Bus station baby

Author's Note: This is a semi-fictionalized account of the early life of a kitten I met when volunteering at the APS of Durham. It's from the kitten's point of view. The setup and the scenarios that occur are based on some of the things we deduced about him judging by his condition when he came into the shelter.


I don't remember being born or how I got here. All I'm really sure of is that I'm very small and that this is some kind of central hub for transport for creatures much bigger than me. I think the creatures are called peoples and the things they ride in are called greyhounds. The greyhounds are big rectangles that float along the road on black circular things called tires. It's not the greyhounds that scare me so much as their tires. I keep to the bushes most of the time.

I wish I knew how I got here. There's this longing feeling but I'm not sure for what. The longing is there even when I'm not hungry. Is it possible to miss something when you don't know what you're missing? Maybe I used to know what it is that I'm missing and I've just forgotten but the feeling is still there. I don't know. When I'm hungry the longing still stays stronger because I think whatever I'm missing had something to do with preventing hunger.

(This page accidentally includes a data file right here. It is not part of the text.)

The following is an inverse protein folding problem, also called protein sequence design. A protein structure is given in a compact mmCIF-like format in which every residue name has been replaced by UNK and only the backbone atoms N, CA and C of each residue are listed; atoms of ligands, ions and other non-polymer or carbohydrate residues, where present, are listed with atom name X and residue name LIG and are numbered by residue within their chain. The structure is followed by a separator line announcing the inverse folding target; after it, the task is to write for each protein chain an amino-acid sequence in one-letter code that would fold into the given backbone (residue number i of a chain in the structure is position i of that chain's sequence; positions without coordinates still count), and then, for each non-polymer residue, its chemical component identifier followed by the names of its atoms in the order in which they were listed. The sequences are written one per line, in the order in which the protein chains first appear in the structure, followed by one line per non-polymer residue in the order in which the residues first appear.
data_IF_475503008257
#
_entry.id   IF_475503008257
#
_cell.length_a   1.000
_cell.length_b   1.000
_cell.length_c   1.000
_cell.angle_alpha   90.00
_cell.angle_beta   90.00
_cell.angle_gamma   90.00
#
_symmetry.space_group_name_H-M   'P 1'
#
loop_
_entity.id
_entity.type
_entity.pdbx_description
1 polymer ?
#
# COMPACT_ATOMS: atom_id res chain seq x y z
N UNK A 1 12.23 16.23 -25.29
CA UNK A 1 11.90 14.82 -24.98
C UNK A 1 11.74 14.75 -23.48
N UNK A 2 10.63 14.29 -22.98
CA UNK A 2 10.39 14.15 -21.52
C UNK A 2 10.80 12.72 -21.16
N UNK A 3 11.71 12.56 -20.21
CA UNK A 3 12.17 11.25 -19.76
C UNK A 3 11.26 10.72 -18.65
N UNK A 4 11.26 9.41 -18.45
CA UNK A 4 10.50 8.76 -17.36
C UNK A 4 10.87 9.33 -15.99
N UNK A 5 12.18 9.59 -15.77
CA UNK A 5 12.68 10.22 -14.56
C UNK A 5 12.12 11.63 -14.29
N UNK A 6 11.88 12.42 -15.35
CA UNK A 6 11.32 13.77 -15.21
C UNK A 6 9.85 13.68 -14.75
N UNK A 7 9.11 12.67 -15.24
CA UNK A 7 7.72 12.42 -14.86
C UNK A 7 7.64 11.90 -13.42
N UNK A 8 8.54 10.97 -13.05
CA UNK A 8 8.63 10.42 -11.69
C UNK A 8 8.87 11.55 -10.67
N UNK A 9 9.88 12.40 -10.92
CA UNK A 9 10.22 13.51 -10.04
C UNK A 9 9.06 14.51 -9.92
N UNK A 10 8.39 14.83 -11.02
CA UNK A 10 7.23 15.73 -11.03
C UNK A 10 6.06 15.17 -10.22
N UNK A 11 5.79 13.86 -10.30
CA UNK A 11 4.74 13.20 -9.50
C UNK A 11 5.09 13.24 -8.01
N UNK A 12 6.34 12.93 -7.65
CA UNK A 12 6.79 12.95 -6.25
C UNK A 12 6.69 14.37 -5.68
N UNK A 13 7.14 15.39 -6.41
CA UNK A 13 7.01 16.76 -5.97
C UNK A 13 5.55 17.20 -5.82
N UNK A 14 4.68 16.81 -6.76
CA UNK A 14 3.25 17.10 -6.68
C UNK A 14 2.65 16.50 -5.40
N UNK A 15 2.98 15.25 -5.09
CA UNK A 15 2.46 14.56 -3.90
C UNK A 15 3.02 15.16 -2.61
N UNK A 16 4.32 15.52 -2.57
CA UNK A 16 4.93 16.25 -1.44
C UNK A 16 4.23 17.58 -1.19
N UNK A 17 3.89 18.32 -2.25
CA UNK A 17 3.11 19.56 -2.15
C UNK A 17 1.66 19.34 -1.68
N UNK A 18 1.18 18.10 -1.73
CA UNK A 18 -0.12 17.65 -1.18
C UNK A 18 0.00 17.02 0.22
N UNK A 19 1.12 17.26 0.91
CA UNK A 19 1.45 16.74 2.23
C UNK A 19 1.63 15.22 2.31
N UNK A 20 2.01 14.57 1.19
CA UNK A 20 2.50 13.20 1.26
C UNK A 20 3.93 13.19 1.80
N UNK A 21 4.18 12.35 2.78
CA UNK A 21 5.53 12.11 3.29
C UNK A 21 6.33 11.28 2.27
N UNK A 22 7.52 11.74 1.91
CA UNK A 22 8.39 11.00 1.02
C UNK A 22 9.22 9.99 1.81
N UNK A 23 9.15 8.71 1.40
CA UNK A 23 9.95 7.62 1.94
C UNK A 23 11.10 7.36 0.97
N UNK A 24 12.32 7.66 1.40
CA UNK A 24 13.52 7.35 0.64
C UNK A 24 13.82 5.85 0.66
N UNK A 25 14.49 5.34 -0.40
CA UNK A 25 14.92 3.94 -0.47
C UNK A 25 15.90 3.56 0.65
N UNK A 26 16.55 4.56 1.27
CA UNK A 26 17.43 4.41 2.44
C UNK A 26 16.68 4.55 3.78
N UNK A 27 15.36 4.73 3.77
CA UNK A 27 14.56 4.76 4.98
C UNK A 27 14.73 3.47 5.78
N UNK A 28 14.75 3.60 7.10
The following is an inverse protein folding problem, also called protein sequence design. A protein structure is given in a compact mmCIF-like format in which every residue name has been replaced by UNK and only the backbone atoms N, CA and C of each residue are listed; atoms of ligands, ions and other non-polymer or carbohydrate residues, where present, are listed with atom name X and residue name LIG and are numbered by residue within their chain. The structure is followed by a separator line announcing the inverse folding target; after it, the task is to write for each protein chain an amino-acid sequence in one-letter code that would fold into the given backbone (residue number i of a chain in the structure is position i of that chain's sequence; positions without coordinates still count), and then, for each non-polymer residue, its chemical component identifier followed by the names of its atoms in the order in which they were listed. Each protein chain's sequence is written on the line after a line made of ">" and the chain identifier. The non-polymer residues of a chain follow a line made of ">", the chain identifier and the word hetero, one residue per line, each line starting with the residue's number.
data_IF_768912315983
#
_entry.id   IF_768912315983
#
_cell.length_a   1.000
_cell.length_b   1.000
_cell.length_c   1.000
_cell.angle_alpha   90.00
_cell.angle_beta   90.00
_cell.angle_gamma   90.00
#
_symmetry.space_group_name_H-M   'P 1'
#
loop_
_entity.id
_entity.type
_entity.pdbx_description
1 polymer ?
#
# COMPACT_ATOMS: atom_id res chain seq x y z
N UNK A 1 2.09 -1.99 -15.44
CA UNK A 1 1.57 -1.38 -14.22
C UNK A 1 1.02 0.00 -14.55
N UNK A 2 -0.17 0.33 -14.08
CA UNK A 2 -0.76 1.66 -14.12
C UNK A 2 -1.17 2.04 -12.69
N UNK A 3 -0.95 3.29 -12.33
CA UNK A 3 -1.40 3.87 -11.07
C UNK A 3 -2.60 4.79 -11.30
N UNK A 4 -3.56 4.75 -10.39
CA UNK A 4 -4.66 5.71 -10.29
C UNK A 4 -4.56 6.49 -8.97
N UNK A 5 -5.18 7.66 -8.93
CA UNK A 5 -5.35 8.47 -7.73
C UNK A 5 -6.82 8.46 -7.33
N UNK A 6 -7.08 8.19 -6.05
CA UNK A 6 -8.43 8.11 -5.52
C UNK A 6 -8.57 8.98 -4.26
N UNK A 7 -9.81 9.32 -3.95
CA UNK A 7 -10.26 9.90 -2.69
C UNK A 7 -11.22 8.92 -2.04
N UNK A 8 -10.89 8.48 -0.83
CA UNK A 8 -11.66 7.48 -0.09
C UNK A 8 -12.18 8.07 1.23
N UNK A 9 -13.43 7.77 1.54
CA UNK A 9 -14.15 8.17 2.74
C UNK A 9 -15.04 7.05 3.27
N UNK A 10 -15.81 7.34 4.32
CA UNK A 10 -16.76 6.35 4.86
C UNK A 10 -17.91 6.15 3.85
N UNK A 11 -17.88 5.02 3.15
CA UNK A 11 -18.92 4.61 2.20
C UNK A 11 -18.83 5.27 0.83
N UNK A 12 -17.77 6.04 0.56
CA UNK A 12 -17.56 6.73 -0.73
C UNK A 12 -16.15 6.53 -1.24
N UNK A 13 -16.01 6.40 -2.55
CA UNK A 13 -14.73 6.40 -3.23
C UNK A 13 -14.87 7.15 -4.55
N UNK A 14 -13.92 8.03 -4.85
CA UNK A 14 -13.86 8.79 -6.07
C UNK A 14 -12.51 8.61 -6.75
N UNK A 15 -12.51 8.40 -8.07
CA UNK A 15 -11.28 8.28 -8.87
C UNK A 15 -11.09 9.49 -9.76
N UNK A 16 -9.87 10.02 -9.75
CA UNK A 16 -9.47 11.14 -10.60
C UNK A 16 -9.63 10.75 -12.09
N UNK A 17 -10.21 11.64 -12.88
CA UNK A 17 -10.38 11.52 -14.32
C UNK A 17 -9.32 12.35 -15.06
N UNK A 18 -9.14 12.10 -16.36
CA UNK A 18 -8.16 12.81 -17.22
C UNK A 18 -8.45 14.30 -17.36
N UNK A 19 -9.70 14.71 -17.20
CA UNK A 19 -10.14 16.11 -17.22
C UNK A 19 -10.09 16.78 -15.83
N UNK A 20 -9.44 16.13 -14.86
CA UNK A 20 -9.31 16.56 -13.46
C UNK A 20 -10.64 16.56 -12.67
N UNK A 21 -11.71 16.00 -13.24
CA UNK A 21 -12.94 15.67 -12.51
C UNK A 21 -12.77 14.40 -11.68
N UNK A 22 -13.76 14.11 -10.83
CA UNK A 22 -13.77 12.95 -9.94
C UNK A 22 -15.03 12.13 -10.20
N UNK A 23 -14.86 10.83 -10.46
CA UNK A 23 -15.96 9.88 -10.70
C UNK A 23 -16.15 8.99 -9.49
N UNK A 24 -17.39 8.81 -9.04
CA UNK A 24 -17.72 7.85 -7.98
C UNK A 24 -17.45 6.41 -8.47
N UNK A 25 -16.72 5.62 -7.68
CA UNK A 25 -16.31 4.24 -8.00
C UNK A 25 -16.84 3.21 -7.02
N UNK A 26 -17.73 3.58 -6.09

It had something to do with keeping me safe.

No time to really think about it too much. My legs don't work so good. Somehow I know I'm supposed to be able to climb things and jump but getting moving at all takes up most of my time and effort. The front legs are better than the back ones, but it's still hard to keep all four of them under me at the same time. It feels like my back legs can't keep up with where I tell them to be, and when I use my front ones it can be kind of hard to breathe.

But I've made it this far, however long it's been that I've been here. I think I'm learning the rules. The peoples have feets which are kind of like the greyhounds' tires and just as dangerous for me. Neither the peoples nor the greyhounds know where their tires or feets are going and that's scary because I'm tiny. If I stay out from under the greyhounds tires and the peoples feets I can be okay.